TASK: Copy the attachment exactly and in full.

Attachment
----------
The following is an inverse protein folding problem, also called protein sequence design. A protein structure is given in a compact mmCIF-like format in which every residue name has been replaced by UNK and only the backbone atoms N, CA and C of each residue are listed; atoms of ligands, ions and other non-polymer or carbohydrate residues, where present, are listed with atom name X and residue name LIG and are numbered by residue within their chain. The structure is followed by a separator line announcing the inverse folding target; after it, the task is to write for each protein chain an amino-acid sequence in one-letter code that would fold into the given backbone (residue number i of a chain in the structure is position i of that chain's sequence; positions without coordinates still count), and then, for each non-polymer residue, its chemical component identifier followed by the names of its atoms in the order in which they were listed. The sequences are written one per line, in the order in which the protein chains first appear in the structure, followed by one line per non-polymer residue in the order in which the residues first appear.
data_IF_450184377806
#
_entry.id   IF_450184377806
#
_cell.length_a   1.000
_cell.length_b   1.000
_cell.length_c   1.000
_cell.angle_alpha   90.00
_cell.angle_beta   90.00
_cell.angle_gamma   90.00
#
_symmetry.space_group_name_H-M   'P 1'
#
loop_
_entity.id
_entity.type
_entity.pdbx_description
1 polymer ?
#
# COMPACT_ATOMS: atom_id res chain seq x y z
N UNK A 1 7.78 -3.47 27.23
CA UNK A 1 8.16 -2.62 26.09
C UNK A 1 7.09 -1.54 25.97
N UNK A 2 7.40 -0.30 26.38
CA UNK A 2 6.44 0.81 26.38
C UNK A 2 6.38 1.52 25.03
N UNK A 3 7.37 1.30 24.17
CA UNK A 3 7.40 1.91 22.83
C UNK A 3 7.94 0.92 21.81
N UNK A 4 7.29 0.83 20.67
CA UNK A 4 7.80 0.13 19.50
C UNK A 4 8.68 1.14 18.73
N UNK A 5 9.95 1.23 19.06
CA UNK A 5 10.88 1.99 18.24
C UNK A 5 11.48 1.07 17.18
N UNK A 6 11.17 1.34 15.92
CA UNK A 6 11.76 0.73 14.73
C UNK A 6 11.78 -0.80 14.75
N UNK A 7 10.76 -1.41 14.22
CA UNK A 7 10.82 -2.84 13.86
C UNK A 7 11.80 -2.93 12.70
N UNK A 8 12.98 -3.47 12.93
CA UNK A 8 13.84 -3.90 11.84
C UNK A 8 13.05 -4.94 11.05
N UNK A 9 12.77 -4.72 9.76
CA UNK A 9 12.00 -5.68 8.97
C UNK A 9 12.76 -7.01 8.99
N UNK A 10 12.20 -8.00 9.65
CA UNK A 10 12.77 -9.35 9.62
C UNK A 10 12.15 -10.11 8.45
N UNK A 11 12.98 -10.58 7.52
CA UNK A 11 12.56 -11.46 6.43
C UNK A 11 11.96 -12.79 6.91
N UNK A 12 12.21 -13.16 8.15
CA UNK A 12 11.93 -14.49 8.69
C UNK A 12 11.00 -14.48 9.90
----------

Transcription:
The following is an inverse protein folding problem, also called protein sequence design. A protein structure is given in a compact mmCIF-like format in which every residue name has been replaced by UNK and only the backbone atoms N, CA and C of each residue are listed; atoms of ligands, ions and other non-polymer or carbohydrate residues, where present, are listed with atom name X and residue name LIG and are numbered by residue within their chain. The structure is followed by a separator line announcing the inverse folding target; after it, the task is to write for each protein chain an amino-acid sequence in one-letter code that would fold into the given backbone (residue number i of a chain in the structure is position i of that chain's sequence; positions without coordinates still count), and then, for each non-polymer residue, its chemical component identifier followed by the names of its atoms in the order in which they were listed. The sequences are written one per line, in the order in which the protein chains first appear in the structure, followed by one line per non-polymer residue in the order in which the residues first appear.
data_IF_450184377806
#
_entry.id   IF_450184377806
#
_cell.length_a   1.000
_cell.length_b   1.000
_cell.length_c   1.000
_cell.angle_alpha   90.00
_cell.angle_beta   90.00
_cell.angle_gamma   90.00
#
_symmetry.space_group_name_H-M   'P 1'
#
loop_
_entity.id
_entity.type
_entity.pdbx_description
1 polymer ?
#
# COMPACT_ATOMS: atom_id res chain seq x y z
N UNK A 1 7.78 -3.47 27.23
CA UNK A 1 8.16 -2.62 26.09
C UNK A 1 7.09 -1.54 25.97
N UNK A 2 7.40 -0.30 26.38
CA UNK A 2 6.44 0.81 26.38
C UNK A 2 6.38 1.52 25.03
N UNK A 3 7.37 1.30 24.17
CA UNK A 3 7.40 1.91 22.83
C UNK A 3 7.94 0.92 21.81
N UNK A 4 7.29 0.83 20.67
CA UNK A 4 7.80 0.13 19.50
C UNK A 4 8.68 1.14 18.73
N UNK A 5 9.95 1.23 19.06
CA UNK A 5 10.88 1.99 18.24
C UNK A 5 11.48 1.07 17.18
N UNK A 6 11.17 1.34 15.92
CA UNK A 6 11.76 0.73 14.73
C UNK A 6 11.78 -0.80 14.75
N UNK A 7 10.76 -1.41 14.22
CA UNK A 7 10.82 -2.84 13.86
C UNK A 7 11.80 -2.93 12.70
N UNK A 8 12.98 -3.47 12.93
CA UNK A 8 13.84 -3.90 11.84
C UNK A 8 13.05 -4.94 11.05
N UNK A 9 12.77 -4.72 9.76
CA UNK A 9 12.00 -5.68 8.97
C UNK A 9 12.76 -7.01 8.99
N UNK A 10 12.20 -8.00 9.65
CA UNK A 10 12.77 -9.35 9.62
C UNK A 10 12.15 -10.11 8.45
N UNK A 11 12.98 -10.58 7.52
CA UNK A 11 12.56 -11.46 6.43
C UNK A 11 11.96 -12.79 6.91
N UNK A 12 12.21 -13.16 8.15
CA UNK A 12 11.93 -14.49 8.69
C UNK A 12 11.00 -14.48 9.90